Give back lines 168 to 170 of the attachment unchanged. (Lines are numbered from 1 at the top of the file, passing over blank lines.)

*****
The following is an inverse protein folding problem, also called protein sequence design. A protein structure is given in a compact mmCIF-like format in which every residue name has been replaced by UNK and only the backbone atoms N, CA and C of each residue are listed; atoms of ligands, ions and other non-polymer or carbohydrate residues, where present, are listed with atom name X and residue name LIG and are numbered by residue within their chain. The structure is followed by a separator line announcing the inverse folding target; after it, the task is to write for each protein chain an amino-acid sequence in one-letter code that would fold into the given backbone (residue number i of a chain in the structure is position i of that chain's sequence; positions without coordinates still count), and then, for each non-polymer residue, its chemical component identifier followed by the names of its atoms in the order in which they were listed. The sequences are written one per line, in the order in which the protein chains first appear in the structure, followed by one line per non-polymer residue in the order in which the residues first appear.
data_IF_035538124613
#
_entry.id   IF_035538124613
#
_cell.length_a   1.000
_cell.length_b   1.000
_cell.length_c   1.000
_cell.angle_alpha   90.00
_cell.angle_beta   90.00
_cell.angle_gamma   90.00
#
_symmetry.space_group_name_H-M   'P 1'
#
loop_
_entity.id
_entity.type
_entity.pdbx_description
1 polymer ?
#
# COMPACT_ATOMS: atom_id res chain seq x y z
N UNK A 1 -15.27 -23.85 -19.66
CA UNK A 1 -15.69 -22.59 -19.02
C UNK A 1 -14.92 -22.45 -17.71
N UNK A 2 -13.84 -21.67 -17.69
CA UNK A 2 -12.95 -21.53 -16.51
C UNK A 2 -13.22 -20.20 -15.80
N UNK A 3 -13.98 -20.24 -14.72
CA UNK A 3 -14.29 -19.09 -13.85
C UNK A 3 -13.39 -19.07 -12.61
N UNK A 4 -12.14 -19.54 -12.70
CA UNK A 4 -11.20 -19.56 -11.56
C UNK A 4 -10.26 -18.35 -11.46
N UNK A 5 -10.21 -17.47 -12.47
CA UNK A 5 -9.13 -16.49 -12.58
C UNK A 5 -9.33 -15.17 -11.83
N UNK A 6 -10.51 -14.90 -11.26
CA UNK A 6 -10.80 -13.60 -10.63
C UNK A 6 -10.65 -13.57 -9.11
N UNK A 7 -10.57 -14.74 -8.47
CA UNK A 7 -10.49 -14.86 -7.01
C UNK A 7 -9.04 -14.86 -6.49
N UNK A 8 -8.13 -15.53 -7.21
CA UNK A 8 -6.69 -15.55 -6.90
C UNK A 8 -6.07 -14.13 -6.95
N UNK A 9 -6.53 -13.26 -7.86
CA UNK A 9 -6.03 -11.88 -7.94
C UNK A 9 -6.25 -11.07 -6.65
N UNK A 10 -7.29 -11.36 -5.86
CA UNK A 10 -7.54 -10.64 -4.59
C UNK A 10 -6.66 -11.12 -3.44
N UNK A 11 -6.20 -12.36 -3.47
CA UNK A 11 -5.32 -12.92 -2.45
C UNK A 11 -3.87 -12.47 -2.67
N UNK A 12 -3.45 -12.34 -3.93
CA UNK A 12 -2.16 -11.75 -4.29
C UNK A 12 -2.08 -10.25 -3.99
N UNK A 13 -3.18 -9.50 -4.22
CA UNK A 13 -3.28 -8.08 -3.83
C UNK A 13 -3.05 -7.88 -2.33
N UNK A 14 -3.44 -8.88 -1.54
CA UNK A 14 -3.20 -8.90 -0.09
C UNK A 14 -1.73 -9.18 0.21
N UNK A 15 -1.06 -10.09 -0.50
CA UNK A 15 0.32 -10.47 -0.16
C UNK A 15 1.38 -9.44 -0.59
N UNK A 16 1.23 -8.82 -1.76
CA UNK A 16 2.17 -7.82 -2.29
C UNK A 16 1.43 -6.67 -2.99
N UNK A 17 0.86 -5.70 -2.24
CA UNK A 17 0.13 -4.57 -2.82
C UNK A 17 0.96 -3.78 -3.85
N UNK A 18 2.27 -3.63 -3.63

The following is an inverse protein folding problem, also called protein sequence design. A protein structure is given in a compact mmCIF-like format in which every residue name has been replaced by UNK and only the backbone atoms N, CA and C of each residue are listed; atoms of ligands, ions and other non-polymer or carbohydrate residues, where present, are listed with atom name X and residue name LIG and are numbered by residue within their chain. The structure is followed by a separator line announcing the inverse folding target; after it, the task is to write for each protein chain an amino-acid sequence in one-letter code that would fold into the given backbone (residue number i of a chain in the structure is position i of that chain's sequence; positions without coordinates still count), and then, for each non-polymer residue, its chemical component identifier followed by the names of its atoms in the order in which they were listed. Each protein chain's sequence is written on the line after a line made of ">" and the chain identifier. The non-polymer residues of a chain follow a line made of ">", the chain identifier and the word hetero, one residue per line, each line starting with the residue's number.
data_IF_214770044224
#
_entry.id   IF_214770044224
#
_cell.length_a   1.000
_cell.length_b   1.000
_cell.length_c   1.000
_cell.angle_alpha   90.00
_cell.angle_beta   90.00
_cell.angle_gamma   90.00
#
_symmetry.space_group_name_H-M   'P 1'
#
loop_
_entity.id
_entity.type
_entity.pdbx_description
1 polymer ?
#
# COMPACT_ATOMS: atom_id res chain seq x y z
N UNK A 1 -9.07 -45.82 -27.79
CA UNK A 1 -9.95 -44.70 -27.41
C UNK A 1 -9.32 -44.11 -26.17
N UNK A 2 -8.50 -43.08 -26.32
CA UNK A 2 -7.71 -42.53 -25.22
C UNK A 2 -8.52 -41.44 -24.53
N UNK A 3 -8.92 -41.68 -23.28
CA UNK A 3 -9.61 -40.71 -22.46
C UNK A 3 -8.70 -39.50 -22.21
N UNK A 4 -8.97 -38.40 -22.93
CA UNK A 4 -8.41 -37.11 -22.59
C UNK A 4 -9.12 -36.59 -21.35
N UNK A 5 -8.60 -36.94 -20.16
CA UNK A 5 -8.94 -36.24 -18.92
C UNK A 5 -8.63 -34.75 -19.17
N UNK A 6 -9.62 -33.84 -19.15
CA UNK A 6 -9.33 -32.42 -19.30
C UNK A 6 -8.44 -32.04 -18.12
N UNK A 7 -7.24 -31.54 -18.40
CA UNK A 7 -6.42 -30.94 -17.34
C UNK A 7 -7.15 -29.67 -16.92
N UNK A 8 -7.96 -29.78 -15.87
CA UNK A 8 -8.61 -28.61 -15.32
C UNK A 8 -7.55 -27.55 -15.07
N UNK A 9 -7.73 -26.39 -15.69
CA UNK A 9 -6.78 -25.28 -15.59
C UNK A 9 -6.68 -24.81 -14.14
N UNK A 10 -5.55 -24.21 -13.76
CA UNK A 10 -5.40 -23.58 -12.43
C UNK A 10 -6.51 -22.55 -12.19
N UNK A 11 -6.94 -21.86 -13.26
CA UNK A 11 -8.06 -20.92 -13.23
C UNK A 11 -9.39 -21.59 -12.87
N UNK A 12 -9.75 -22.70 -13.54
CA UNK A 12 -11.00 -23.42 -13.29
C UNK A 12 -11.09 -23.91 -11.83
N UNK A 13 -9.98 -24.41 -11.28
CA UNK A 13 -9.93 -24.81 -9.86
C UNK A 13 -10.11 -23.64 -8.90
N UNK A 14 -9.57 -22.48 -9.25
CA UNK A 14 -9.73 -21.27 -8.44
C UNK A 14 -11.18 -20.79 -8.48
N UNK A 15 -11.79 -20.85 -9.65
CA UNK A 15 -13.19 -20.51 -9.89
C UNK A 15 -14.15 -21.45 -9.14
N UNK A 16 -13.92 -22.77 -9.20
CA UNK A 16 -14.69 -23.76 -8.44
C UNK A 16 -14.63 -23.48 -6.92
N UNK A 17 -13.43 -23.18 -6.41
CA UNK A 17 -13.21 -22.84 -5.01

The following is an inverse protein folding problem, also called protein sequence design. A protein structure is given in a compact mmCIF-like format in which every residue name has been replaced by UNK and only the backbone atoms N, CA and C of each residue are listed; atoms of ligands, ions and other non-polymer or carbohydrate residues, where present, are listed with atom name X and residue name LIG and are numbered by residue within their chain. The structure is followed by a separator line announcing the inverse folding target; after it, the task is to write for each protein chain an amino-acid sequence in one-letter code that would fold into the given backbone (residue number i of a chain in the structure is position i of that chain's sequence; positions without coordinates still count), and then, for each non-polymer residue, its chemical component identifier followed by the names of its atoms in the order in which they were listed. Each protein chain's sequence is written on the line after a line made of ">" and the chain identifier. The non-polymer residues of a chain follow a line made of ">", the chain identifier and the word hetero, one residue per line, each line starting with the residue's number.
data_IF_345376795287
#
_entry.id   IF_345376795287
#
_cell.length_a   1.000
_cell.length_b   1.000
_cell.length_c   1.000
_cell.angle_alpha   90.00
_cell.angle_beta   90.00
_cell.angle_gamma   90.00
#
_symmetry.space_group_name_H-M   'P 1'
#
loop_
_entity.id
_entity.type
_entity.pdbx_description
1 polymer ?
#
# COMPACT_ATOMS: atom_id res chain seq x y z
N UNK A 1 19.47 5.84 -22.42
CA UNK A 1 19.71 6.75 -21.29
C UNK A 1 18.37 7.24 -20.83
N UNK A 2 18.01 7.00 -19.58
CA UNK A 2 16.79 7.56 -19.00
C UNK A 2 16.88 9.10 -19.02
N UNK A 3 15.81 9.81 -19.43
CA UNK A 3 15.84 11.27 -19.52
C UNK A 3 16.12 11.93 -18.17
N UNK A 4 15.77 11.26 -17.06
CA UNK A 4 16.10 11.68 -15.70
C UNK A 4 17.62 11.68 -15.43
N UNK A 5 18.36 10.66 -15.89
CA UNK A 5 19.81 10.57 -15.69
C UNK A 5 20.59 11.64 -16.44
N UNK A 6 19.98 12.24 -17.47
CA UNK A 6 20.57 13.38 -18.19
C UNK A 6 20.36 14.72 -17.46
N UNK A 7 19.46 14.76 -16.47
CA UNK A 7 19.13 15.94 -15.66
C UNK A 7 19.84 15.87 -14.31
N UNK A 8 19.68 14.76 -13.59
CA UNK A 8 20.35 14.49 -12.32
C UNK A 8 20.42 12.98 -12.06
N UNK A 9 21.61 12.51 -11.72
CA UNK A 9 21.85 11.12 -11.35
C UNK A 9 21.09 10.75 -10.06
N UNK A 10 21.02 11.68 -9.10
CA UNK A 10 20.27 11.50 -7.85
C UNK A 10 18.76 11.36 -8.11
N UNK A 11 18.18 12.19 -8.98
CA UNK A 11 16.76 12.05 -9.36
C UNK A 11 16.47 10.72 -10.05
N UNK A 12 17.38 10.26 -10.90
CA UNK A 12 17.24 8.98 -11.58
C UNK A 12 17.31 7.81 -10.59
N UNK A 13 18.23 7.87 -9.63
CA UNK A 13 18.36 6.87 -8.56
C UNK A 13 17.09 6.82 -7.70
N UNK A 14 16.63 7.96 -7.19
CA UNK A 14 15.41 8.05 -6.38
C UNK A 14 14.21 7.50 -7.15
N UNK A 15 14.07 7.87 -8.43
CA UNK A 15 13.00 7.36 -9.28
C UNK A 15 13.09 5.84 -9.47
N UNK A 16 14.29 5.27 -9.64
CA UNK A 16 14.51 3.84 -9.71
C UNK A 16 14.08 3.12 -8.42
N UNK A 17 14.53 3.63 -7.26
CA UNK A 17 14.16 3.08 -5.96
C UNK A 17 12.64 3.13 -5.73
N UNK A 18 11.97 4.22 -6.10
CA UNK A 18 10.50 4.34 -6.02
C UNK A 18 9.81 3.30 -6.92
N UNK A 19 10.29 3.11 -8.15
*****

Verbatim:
C UNK A 1 18.37 7.24 -20.83
N UNK A 2 18.01 7.00 -19.58
CA UNK A 2 16.79 7.56 -19.00